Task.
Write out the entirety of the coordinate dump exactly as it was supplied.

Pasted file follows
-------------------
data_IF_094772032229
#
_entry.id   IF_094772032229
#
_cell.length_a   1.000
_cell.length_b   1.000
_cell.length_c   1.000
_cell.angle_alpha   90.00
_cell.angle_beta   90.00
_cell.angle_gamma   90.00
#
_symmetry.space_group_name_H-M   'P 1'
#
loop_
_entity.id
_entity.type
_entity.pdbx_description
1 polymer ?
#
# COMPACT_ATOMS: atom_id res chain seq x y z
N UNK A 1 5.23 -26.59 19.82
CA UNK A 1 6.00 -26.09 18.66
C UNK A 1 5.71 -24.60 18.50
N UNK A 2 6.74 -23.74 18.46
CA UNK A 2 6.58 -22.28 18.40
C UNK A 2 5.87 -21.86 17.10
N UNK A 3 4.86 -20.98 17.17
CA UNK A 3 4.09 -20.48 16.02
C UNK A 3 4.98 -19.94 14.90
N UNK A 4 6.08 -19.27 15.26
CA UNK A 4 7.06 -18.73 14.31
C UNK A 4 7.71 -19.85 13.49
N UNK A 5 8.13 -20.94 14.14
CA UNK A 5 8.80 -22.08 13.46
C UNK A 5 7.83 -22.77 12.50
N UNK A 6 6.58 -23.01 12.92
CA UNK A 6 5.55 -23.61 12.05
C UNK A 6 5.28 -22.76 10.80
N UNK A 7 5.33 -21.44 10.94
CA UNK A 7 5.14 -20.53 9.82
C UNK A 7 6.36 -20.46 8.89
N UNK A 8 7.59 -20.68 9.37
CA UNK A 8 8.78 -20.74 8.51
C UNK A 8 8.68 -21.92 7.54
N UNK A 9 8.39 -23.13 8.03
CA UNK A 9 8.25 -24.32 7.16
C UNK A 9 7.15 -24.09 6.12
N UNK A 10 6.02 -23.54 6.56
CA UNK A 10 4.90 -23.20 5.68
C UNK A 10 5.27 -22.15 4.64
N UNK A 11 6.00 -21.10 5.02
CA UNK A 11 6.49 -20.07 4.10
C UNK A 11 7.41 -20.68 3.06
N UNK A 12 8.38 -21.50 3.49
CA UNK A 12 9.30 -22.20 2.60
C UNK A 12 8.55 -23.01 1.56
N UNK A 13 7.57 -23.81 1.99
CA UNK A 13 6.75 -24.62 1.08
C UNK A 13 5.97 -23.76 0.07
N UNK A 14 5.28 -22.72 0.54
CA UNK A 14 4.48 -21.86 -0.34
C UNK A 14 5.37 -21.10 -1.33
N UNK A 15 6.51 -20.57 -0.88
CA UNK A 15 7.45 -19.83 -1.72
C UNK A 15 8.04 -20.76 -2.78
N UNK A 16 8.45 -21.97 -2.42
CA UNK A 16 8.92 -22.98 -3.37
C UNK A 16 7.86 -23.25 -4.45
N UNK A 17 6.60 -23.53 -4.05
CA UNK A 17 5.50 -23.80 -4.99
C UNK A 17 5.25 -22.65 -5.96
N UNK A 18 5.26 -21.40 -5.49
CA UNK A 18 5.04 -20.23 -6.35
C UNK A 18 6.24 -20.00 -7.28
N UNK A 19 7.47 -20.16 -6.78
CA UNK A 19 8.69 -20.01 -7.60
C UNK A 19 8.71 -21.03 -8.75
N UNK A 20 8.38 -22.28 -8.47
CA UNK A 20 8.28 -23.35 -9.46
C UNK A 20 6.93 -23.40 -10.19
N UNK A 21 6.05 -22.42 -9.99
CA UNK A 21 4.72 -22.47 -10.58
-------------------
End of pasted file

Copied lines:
data_IF_094772032229
#
_entry.id   IF_094772032229
#
_cell.length_a   1.000
_cell.length_b   1.000
_cell.length_c   1.000
_cell.angle_alpha   90.00
_cell.angle_beta   90.00
_cell.angle_gamma   90.00
#
_symmetry.space_group_name_H-M   'P 1'
#
loop_
_entity.id
_entity.type
_entity.pdbx_description
1 polymer ?
#
# COMPACT_ATOMS: atom_id res chain seq x y z
N UNK A 1 5.23 -26.59 19.82
CA UNK A 1 6.00 -26.09 18.66
C UNK A 1 5.71 -24.60 18.50
N UNK A 2 6.74 -23.74 18.46
CA UNK A 2 6.58 -22.28 18.40
C UNK A 2 5.87 -21.86 17.10
N UNK A 3 4.86 -20.98 17.17
CA UNK A 3 4.09 -20.48 16.02
C UNK A 3 4.98 -19.94 14.90
N UNK A 4 6.08 -19.27 15.26
CA UNK A 4 7.06 -18.73 14.31
C UNK A 4 7.71 -19.85 13.49
N UNK A 5 8.13 -20.94 14.14
CA UNK A 5 8.80 -22.08 13.46
C UNK A 5 7.83 -22.77 12.50
N UNK A 6 6.58 -23.01 12.92
CA UNK A 6 5.55 -23.61 12.05
C UNK A 6 5.28 -22.76 10.80
N UNK A 7 5.33 -21.44 10.94
CA UNK A 7 5.14 -20.53 9.82
C UNK A 7 6.36 -20.46 8.89
N UNK A 8 7.59 -20.68 9.37
CA UNK A 8 8.78 -20.74 8.51
C UNK A 8 8.68 -21.92 7.54
N UNK A 9 8.39 -23.13 8.03
CA UNK A 9 8.25 -24.32 7.16
C UNK A 9 7.15 -24.09 6.12
N UNK A 10 6.02 -23.54 6.56
CA UNK A 10 4.90 -23.20 5.68
C UNK A 10 5.27 -22.15 4.64
N UNK A 11 6.00 -21.10 5.02
CA UNK A 11 6.49 -20.07 4.10
C UNK A 11 7.41 -20.68 3.06
N UNK A 12 8.38 -21.50 3.49
CA UNK A 12 9.30 -22.20 2.60
C UNK A 12 8.55 -23.01 1.56
N UNK A 13 7.57 -23.81 1.99
CA UNK A 13 6.75 -24.62 1.08
C UNK A 13 5.97 -23.76 0.07
N UNK A 14 5.28 -22.72 0.54
CA UNK A 14 4.48 -21.86 -0.34
C UNK A 14 5.37 -21.10 -1.33
N UNK A 15 6.51 -20.57 -0.88
CA UNK A 15 7.45 -19.83 -1.72
C UNK A 15 8.04 -20.76 -2.78
N UNK A 16 8.45 -21.97 -2.42
CA UNK A 16 8.92 -22.98 -3.37
C UNK A 16 7.86 -23.25 -4.45
N UNK A 17 6.60 -23.53 -4.05
CA UNK A 17 5.50 -23.80 -4.99
C UNK A 17 5.25 -22.65 -5.96
N UNK A 18 5.26 -21.40 -5.49
CA UNK A 18 5.04 -20.23 -6.35
C UNK A 18 6.24 -20.00 -7.28
N UNK A 19 7.47 -20.16 -6.78
CA UNK A 19 8.69 -20.01 -7.60
C UNK A 19 8.71 -21.03 -8.75
N UNK A 20 8.38 -22.28 -8.47
CA UNK A 20 8.28 -23.35 -9.46
C UNK A 20 6.93 -23.40 -10.19
N UNK A 21 6.05 -22.42 -9.99
CA UNK A 21 4.72 -22.47 -10.58